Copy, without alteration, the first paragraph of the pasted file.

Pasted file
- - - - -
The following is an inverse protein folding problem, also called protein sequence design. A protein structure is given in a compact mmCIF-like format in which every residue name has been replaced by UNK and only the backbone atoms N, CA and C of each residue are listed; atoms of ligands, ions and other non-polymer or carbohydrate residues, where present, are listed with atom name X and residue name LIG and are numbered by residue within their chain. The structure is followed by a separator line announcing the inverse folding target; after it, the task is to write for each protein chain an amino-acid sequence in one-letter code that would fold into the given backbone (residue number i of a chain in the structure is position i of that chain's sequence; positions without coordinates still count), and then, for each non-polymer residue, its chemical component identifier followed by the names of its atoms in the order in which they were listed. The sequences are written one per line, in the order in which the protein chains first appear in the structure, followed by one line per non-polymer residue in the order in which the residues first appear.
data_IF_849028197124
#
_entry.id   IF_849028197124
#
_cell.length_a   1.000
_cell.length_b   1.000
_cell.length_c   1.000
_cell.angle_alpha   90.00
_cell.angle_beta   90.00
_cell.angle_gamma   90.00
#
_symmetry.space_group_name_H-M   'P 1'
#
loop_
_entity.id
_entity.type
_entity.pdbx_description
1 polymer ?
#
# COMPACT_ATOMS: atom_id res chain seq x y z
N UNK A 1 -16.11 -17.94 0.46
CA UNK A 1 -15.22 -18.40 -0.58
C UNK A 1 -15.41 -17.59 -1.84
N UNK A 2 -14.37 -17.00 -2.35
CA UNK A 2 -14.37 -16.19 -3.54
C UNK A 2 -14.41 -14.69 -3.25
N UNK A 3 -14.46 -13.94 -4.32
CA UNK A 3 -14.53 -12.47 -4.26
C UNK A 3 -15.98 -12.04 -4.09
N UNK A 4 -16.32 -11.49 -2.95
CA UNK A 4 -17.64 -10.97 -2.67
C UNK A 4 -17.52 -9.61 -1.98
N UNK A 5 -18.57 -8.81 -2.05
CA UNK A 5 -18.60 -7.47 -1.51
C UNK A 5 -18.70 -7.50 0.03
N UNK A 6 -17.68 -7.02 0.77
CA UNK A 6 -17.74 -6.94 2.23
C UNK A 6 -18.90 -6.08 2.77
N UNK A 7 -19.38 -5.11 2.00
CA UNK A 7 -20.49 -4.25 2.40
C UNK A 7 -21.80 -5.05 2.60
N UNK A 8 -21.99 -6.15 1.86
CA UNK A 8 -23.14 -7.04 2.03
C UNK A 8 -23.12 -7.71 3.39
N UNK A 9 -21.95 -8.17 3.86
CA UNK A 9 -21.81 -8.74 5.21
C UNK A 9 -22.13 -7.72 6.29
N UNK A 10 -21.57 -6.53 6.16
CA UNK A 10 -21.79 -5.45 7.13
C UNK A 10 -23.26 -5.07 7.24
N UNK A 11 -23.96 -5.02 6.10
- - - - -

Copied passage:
The following is an inverse protein folding problem, also called protein sequence design. A protein structure is given in a compact mmCIF-like format in which every residue name has been replaced by UNK and only the backbone atoms N, CA and C of each residue are listed; atoms of ligands, ions and other non-polymer or carbohydrate residues, where present, are listed with atom name X and residue name LIG and are numbered by residue within their chain. The structure is followed by a separator line announcing the inverse folding target; after it, the task is to write for each protein chain an amino-acid sequence in one-letter code that would fold into the given backbone (residue number i of a chain in the structure is position i of that chain's sequence; positions without coordinates still count), and then, for each non-polymer residue, its chemical component identifier followed by the names of its atoms in the order in which they were listed. The sequences are written one per line, in the order in which the protein chains first appear in the structure, followed by one line per non-polymer residue in the order in which the residues first appear.